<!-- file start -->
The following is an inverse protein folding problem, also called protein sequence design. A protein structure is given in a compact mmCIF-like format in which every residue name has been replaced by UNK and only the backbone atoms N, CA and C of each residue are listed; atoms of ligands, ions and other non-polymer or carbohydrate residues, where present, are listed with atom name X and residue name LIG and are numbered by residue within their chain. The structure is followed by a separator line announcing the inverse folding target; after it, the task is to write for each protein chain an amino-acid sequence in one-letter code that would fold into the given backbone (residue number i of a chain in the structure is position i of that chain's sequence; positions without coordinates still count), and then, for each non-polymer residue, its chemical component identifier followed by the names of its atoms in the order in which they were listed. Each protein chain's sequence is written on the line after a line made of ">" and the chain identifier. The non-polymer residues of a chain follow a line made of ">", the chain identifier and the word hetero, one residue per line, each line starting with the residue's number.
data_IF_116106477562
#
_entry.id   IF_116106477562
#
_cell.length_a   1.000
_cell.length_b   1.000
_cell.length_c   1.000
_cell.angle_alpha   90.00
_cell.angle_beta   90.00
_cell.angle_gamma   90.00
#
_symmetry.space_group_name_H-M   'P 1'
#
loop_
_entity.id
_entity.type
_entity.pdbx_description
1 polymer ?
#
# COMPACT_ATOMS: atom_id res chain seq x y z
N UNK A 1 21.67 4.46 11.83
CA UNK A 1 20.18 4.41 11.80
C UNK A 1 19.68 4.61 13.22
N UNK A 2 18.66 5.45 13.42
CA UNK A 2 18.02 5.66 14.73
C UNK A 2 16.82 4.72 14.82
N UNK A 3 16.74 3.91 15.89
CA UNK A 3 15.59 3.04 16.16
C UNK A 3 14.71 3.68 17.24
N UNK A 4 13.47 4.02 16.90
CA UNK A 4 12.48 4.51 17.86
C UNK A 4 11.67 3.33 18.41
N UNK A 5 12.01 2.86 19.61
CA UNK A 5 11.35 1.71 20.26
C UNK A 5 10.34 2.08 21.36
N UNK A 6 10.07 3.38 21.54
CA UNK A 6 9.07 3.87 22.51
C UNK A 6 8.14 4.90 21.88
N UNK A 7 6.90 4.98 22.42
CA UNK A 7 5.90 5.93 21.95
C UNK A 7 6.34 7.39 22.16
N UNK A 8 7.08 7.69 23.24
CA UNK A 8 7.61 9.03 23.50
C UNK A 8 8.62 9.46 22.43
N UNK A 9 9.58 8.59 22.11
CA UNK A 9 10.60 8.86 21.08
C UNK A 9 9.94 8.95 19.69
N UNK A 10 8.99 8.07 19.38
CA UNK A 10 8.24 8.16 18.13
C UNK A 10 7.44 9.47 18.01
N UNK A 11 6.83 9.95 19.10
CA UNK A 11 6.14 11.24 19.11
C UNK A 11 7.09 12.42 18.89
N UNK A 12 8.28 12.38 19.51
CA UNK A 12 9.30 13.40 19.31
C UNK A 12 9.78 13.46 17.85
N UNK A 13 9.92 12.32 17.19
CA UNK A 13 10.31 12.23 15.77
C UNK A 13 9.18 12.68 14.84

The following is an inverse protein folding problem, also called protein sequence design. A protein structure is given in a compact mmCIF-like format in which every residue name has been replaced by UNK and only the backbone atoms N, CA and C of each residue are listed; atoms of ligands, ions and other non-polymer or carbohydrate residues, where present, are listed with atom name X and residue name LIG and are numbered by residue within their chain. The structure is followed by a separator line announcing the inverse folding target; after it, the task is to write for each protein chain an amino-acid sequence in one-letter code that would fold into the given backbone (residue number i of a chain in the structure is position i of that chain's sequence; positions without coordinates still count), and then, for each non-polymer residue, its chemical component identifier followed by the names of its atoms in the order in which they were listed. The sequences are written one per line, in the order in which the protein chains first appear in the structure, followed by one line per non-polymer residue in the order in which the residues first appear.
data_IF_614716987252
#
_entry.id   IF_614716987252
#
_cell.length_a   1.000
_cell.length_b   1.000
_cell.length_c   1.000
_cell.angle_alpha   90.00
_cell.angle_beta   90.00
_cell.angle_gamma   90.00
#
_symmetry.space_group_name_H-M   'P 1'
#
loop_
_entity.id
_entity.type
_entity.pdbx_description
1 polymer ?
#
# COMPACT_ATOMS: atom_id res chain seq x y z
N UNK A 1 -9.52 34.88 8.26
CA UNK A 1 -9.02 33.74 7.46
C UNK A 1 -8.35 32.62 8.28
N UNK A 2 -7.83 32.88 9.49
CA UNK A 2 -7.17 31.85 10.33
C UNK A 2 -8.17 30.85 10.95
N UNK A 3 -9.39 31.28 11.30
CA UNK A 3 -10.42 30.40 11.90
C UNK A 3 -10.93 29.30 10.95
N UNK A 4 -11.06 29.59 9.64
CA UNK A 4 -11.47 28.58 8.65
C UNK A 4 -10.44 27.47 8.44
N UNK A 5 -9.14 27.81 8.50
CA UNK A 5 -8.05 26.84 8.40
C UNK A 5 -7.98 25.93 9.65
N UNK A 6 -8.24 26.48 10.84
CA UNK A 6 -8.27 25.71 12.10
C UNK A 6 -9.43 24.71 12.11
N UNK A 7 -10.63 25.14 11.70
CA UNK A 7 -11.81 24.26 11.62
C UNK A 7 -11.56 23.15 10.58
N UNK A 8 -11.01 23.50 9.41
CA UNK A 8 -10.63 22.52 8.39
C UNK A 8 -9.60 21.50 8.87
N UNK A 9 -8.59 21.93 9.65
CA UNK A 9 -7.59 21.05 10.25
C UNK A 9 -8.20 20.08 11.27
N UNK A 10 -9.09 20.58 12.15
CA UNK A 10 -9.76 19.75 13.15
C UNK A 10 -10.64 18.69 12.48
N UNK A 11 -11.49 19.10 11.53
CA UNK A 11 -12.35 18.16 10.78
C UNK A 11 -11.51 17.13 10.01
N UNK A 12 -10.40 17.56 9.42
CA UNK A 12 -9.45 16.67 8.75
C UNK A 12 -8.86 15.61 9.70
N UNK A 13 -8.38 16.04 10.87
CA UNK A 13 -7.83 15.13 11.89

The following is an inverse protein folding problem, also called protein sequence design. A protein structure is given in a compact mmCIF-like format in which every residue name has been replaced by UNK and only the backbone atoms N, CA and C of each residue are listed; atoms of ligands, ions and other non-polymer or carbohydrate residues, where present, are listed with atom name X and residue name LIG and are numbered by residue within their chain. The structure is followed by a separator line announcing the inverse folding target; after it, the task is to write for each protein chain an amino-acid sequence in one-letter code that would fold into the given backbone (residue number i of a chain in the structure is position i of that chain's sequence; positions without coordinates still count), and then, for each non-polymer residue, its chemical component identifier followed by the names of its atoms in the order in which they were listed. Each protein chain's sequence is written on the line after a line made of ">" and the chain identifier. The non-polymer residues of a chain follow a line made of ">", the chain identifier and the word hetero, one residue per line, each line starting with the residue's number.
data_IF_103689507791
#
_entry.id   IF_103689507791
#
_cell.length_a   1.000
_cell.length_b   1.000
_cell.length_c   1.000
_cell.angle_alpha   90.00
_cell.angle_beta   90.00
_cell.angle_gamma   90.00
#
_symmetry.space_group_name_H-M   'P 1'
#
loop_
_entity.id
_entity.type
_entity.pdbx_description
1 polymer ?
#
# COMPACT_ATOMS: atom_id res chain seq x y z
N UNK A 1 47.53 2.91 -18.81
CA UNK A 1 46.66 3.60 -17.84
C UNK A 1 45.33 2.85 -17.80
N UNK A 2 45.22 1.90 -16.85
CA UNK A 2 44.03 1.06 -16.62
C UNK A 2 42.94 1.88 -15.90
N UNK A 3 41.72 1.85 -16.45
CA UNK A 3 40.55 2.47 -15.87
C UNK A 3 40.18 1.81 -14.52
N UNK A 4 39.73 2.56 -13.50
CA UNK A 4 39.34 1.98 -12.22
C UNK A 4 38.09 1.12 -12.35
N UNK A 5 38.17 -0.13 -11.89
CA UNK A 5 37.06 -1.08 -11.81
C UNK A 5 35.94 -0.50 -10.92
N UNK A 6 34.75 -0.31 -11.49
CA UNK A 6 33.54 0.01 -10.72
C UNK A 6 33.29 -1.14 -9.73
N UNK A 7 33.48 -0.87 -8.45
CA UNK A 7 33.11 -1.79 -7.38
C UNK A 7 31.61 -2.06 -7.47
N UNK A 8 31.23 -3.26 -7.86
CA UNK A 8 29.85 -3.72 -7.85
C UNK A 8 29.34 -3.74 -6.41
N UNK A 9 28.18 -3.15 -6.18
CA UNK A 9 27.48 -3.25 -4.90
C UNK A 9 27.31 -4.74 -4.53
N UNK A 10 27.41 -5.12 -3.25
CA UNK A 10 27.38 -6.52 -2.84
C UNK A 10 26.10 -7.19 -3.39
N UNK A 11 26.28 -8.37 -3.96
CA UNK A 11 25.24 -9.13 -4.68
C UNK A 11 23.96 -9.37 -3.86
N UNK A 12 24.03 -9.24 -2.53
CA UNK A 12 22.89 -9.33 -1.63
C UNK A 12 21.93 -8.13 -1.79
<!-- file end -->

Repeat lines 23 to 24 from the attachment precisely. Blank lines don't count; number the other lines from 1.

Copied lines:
CA UNK A 1 20.18 4.41 11.80
C UNK A 1 19.68 4.61 13.22